The first two waves of feminism - what changes did they cause?

January 27, 2022

text: Stefania Gheorghe

illustration: Ana Maria Mihailidis


The feminist movement has changed certain goals over time, all with the end result of achieving gender balance. The priorities of the movement were fixed around 1800, but they have varied throughout history depending on the territory we are in, unfortunately even today there are states that denigrate, abuse and harass women. 

Feminism has known certain classifications, in "waves", each wave being determined by a certain achievement that the social movement pursued. The first wave of feminism foregrounded the position of (white) women in a higher social class and involved the right to vote or own property. Second wave feminism continued to focus on combating discrimination and social inequality, this time for both white women and black or lower class women. In the third wave, feminism continued to address social and financial inequalities between the sexes, but also related to the role of women in a family. Also, during the third wave, serious steps were taken to respect bodily integrity, emphasizing the right to reproduction. The fourth wave studies exactly the factors for which marginalization occurs, but also aims for a better acceptance of minorities in society, feminism being as much about women as about the world around them - a world that needs support. 

 Following the evolution of the feminist movement chronologically, we can say that the most important movement of the first wave of feminism was completed by obtaining the right to vote for women. In the US it consisted of the passage of the 19th Amendment in 1920, which finally gave women the right to vote. This landmark event in the US led to the adoption of these procedures in other states. New Zealand was however the first country where women could vote, back in 1893. The impact of giving women the right to vote was huge, leading to the acceptance that women are human and capable of making their own decisions, but also laying the stone the foundation of all future movements and changes that will follow.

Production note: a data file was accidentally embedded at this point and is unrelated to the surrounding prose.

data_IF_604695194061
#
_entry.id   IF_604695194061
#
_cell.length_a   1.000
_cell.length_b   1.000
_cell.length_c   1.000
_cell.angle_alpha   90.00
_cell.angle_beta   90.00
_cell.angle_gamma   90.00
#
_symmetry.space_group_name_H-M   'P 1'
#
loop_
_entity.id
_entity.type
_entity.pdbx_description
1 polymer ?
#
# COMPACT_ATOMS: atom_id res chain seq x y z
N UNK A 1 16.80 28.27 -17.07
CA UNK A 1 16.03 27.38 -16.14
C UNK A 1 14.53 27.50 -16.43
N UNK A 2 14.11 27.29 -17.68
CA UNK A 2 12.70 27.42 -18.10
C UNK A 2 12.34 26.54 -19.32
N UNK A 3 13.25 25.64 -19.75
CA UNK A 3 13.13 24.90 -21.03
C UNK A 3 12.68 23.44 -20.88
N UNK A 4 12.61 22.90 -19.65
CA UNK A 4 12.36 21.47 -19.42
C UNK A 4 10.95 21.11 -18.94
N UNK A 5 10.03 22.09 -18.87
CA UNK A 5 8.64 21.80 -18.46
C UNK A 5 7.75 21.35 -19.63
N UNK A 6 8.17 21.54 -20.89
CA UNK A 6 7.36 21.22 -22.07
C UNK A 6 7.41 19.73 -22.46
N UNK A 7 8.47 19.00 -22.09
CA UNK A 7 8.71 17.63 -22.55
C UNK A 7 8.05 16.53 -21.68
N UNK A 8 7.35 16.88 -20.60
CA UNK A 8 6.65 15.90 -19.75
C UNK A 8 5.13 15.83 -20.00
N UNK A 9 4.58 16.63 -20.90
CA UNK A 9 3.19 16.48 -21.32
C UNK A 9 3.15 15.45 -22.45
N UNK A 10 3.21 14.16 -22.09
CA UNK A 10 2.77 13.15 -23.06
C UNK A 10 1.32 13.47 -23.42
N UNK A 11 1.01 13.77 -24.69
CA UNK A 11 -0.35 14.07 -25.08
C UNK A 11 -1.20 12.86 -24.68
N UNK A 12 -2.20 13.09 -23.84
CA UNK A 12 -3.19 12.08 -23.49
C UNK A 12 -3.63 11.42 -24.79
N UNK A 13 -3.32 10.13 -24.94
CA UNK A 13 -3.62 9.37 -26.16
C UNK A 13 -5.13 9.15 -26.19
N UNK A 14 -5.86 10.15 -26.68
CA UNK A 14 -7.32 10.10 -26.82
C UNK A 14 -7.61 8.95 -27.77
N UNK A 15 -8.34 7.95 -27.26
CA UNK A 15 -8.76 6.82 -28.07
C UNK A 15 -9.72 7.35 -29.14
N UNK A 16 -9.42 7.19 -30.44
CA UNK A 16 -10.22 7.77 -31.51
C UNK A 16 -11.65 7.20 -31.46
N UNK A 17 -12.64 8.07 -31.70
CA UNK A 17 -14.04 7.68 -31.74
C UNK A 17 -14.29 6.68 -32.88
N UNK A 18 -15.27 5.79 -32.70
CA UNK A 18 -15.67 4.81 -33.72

France also had a series of reforms in the 1900s, the first being started with a newspaper - "La Fronde" - that debated controversial topics such as supporting political rights or working and employed women. In Germany, women's suffrage was won in the early 19th century as a result of social pressure from middle-class women who wanted the right to work and education, thereby gaining the "status" of "full individuals". Although in the West the position of women was beginning to improve, in Russia, in 1917, following the Revolution, the equality of women and men was decided in the eyes of the Soviet Union, but this was only formal, the Soviets banning all organized women's movements. The end of World War I (1918) brought with it the right to vote in several countries such as Austria, Canada, Germany and Czechoslovakia. 

A huge problem with the first wave of feminism was that even the women who organized the movements, although they were "feminists", were also racists, an unintentional racism that would rob millions of women of equal opportunity. Personal or institutional racism has prevented many black women from participating in feminist movements and taking an active stance on certain events. In the event "The March on Washington" in 1913 (an event in which more than 5000 women marched on Pennsylvania Avenue to demand the right to vote and was called "The largest suffrage event in US history") the women of black women were forced to march at the back of the group so as not to be associated with the white women in front, thus being segregated.